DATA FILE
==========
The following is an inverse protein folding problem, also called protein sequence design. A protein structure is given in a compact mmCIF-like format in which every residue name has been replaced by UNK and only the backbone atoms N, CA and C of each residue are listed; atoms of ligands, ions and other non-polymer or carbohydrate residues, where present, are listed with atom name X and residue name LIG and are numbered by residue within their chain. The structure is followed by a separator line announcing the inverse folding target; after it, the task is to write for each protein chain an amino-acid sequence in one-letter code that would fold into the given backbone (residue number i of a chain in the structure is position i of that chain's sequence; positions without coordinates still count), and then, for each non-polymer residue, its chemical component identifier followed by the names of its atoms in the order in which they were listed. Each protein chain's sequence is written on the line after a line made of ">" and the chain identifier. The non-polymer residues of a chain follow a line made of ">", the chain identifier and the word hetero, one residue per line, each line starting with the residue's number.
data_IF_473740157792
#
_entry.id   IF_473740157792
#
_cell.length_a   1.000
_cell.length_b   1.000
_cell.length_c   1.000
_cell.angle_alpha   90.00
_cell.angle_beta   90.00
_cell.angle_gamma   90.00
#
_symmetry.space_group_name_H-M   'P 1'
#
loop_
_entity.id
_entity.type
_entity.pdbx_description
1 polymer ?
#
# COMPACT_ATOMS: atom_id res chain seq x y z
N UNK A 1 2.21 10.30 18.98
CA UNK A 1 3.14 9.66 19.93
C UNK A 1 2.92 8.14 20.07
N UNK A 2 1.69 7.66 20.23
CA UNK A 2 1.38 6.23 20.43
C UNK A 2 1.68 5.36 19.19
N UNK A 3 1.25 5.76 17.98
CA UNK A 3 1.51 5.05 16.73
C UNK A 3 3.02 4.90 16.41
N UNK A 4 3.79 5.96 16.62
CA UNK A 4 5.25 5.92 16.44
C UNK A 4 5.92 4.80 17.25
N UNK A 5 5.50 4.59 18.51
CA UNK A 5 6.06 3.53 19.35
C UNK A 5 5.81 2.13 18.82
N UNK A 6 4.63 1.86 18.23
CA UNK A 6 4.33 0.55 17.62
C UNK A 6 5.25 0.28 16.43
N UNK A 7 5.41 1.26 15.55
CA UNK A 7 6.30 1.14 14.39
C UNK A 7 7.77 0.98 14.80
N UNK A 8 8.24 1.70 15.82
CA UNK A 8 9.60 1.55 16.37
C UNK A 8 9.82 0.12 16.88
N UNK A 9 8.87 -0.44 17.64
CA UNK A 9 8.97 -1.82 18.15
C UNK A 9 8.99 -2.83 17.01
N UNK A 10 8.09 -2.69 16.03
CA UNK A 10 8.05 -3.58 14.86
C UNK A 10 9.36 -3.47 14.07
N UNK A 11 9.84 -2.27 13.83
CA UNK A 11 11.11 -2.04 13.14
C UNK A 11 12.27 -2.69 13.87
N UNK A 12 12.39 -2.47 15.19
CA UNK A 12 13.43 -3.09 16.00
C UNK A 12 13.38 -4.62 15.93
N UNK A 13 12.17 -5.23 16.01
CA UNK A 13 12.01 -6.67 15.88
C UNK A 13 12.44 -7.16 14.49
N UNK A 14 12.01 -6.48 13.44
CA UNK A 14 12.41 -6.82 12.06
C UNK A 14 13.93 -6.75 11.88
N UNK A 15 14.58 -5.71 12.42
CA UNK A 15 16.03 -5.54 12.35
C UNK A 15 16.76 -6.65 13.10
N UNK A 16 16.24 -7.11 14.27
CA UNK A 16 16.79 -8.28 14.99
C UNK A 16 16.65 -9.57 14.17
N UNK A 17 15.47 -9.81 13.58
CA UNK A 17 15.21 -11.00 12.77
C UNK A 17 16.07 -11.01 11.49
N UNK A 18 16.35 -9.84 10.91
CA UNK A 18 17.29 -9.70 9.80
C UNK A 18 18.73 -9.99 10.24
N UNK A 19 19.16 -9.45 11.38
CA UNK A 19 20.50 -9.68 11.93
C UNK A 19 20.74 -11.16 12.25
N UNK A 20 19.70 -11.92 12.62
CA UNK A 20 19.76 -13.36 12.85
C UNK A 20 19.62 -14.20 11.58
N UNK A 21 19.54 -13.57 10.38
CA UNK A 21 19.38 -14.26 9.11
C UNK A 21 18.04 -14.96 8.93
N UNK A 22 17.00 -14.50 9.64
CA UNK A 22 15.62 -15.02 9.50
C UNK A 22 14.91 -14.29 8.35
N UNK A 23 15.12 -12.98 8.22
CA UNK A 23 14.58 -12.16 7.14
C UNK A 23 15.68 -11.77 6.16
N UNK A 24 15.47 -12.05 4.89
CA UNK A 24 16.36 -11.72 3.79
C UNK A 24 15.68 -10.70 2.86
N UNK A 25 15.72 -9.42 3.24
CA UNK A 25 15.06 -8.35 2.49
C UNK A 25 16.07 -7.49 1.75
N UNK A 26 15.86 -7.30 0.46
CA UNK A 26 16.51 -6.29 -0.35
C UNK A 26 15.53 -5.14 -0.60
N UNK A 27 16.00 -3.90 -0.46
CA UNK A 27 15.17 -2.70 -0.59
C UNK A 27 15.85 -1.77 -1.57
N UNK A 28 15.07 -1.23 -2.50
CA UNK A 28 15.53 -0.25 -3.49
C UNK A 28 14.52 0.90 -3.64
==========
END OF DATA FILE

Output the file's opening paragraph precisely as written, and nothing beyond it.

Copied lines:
The following is an inverse protein folding problem, also called protein sequence design. A protein structure is given in a compact mmCIF-like format in which every residue name has been replaced by UNK and only the backbone atoms N, CA and C of each residue are listed; atoms of ligands, ions and other non-polymer or carbohydrate residues, where present, are listed with atom name X and residue name LIG and are numbered by residue within their chain. The structure is followed by a separator line announcing the inverse folding target; after it, the task is to write for each protein chain an amino-acid sequence in one-letter code that would fold into the given backbone (residue number i of a chain in the structure is position i of that chain's sequence; positions without coordinates still count), and then, for each non-polymer residue, its chemical component identifier followed by the names of its atoms in the order in which they were listed. Each protein chain's sequence is written on the line after a line made of ">" and the chain identifier. The non-polymer residues of a chain follow a line made of ">", the chain identifier and the word hetero, one residue per line, each line starting with the residue's number.